Coppell Student Media

2017-18 Round-Up yearbook claims second national accolade

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2017-18 Round-Up yearbook claims second national accolade

Editors of the Coppell High School Round-Up yearbook hold their award winner yearbook edition, Much More Than. The yearbook staff specifically gained a gold medal rating.

Editors of the Coppell High School Round-Up yearbook hold their award winner yearbook edition, Much More Than. The yearbook staff specifically gained a gold medal rating.

Laura Toro

Editors of the Coppell High School Round-Up yearbook hold their award winner yearbook edition, Much More Than. The yearbook staff specifically gained a gold medal rating.

Laura Toro

Laura Toro

Editors of the Coppell High School Round-Up yearbook hold their award winner yearbook edition, Much More Than. The yearbook staff specifically gained a gold medal rating.

Sally Parampottil, Staff Writer

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The feeling of pride was still lingering in the minds of the 2017-18 Round-Up yearbook staff after winning an NSPA All-American rating. That pride was renewed by an email from the Columbia Scholastic Press Association stating the staff had achieved a Gold Medal rating, the highest that the internationally recognized organization could offer.

 

“We were thrilled but not surprised,” Round-Up adviser Sallyanne Harris said. “We knew this was the best book we’ve ever done.”

 

Judges rate yearbooks based off of three categories: reference, verbal and visual. Reference involves the book’s reader-friendly structure and historical accuracy within the pages. Verbal encompasses the book’s storytelling capacity, how well each story was narrated. Visual referred to the design, photography and typography of the book. Gold medal rate yearbooks have scores from these categories adding up to 800-1000. The Round-Up scored 912.

 

“We were really focused on making a competition book. We were really making sure everything we did was geared towards the judges and what they wanted to see, along with what we wanted to do and what the students would like,” senior managing editor Lillie Brummitt said. “It seemed like that hard work paid off. It was a lot of hours working on tedious little things for competition, so just seeing that they actually noticed those things was really nice.”

 

The judges commented on the book’s outstanding content, including the stories that were heartwarming, meaningful and powerful. Some of those stories include features on the hurricane that occured last year, body image and protests.

 

“We tried to get a broad spectrum from the entire school so that we could really cover all groups on our campus,” Harris said. “We really looked for more meaningful and heartwarming stories, stories that were deeper, not just surface stories.”

 

Last year, new additions to the yearbook included videos which could be watched through the use of the HP Reveal app. The small play button indication on specific photos meant a student could scan over it with the app and watch the accompanying video or graphic. For the Round-Up, this especially aided in capturing not just split seconds, but entire moments.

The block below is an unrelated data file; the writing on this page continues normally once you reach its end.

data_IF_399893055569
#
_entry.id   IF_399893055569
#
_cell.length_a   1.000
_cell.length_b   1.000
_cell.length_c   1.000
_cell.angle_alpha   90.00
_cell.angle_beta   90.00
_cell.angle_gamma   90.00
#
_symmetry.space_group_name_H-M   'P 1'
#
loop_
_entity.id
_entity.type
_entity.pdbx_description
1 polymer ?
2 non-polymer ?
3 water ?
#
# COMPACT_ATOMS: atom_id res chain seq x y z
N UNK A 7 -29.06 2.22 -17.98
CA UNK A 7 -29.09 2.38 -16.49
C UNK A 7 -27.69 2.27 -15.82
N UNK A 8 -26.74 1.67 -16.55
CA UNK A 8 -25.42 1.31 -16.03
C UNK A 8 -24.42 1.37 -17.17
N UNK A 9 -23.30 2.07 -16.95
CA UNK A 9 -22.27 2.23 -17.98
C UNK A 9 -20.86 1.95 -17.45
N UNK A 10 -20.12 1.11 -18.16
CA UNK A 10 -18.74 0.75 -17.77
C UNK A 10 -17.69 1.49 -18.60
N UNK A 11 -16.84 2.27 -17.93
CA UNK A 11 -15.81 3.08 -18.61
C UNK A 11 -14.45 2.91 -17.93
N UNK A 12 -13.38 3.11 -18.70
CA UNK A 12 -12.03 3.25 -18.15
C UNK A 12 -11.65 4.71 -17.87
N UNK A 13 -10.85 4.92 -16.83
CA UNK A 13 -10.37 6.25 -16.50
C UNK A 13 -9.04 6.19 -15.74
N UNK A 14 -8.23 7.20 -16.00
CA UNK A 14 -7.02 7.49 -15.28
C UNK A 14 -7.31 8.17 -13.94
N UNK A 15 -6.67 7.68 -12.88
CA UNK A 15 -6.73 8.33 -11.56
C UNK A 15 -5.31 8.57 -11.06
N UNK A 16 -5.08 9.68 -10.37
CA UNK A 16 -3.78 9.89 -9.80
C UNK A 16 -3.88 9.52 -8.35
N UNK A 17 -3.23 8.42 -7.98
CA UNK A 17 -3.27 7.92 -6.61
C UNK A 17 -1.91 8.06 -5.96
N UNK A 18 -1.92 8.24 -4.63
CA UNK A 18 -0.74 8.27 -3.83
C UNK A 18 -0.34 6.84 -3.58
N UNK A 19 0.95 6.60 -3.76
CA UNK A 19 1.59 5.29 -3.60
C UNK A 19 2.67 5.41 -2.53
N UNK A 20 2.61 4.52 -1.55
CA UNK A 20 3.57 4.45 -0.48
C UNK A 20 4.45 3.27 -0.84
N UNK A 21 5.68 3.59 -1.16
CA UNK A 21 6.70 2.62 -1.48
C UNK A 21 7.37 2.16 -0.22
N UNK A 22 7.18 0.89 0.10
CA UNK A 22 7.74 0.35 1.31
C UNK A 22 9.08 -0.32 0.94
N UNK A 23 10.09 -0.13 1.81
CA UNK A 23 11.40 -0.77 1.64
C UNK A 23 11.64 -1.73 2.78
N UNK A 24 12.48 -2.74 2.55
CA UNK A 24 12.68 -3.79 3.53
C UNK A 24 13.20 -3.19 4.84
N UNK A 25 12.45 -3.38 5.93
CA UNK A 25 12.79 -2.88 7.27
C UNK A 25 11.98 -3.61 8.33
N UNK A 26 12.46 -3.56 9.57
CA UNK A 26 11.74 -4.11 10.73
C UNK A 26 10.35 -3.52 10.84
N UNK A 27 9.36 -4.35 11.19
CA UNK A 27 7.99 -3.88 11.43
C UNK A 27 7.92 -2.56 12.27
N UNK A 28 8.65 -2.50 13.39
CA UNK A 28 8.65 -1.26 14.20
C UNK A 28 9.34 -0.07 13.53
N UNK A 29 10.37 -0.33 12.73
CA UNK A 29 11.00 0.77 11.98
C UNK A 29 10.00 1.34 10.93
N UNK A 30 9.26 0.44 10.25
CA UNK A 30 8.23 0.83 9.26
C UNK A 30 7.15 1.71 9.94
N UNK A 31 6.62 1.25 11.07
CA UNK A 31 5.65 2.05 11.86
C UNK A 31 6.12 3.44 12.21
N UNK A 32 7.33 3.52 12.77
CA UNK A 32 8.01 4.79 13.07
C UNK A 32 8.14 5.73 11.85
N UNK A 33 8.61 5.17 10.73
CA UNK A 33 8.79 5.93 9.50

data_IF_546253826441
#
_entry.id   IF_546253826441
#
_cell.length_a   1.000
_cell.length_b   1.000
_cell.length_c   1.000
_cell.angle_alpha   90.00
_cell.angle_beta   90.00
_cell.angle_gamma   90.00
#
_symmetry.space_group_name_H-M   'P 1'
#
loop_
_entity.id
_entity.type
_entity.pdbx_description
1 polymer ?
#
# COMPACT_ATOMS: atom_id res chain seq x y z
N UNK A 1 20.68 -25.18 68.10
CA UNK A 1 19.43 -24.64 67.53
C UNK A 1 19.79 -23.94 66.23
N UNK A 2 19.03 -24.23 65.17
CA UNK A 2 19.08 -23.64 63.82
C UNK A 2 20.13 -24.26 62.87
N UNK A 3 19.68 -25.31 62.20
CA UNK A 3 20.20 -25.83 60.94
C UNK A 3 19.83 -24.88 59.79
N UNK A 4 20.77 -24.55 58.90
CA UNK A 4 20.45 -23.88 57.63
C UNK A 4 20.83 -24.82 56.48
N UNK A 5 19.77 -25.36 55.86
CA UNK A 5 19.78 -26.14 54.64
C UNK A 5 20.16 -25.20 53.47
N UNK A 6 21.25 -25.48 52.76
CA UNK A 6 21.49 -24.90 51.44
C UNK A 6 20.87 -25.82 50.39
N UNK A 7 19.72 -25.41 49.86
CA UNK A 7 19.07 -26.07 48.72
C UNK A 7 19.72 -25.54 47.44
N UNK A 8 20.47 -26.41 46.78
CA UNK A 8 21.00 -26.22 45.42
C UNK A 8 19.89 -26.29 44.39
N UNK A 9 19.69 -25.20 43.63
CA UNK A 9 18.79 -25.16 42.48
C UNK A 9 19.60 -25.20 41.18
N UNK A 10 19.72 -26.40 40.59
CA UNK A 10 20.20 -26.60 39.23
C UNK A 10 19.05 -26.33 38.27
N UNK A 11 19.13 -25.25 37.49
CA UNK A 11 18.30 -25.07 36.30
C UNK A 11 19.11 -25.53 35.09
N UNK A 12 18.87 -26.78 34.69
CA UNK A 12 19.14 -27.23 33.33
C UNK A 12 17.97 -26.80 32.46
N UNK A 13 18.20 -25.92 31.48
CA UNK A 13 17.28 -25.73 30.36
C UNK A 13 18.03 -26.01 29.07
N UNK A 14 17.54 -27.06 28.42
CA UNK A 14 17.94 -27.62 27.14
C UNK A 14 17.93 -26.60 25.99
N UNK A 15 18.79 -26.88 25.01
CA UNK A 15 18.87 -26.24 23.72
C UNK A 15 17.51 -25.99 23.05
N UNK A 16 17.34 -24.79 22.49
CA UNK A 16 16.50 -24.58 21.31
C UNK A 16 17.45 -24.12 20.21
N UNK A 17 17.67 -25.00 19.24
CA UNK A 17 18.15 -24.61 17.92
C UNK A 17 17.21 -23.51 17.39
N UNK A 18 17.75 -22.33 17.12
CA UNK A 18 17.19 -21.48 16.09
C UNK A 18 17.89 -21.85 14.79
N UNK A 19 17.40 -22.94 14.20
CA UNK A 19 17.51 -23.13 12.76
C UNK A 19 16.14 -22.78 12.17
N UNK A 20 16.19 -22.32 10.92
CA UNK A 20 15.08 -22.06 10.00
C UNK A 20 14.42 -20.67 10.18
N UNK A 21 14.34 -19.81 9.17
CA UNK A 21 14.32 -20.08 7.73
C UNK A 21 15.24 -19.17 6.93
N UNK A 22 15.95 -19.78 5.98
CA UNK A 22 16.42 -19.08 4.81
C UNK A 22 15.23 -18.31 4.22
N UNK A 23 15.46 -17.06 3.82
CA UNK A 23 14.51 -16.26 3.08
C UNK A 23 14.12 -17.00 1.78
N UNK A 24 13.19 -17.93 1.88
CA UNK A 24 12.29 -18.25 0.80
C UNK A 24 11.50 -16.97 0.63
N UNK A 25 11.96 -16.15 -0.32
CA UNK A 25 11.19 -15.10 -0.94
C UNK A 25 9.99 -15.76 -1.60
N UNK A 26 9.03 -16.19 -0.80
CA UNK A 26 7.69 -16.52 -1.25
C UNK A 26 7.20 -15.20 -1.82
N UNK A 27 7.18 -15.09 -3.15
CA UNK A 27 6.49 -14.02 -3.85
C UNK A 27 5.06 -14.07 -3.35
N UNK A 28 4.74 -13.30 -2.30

“We went above and beyond with our design elements,” Harris said. “We also improved on our videography to where we have videos on almost every page of the book.”

 

This is the first time the CHS yearbook has achieved the Gold Medal rank.

 

“Last year, I really think we upped our level of caliber within the book. In the year before, it was really good, but last year really just took it up to a new level,” Brummitt said. “It was more of a modern approach to a yearbook rather than traditional.”

 

The yearbook class spans the entire year, beginning the first week of summer with photographic coverage. Its members go through a selection process that includes filling out an application form, being interviewed and submitting both writing and photography portfolios. This means the staff consists of the cream of the crop, a large factor of why the final product was worthy of such an accolade.

 

“Working on yearbook is really fun but it’s also a lot of work. We’re all like a family,” Brummitt said. “We can joke around, but at the same time we know how to get serious and do our business when we need to.”

 

Now that the Round-Up has had its first taste of the gold medal rating, an objective is to continue earning it in upcoming editions of the yearbook.

 

“We want to make this book even better than last year,” junior staff member Anna Guzniczak said. “Obviously, that’s the goal every year, but this time I know we want to go into deeper topics for a lot of things. I’m hoping we will be able to cover different things and more interesting topics. It’s going to be amazing.”

 

In the end, however, the award is not the only thing to consider when determining the success of a yearbook. It is the effort put into it and the feedback it receives from the people it was directed towards.

 

“Our main goal is to make a book that our school loves and the community loves,” Harris said. “It’s not about winning awards, but about creating a book that people will cherish.”

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About the Writer
Sally Parampottil, Co-Student Life Editor

Sally is a sophomore and a first-year staff writer. In her free time, she can be found writing, drawing, watching Netflix or sleeping. Her favorite movie...

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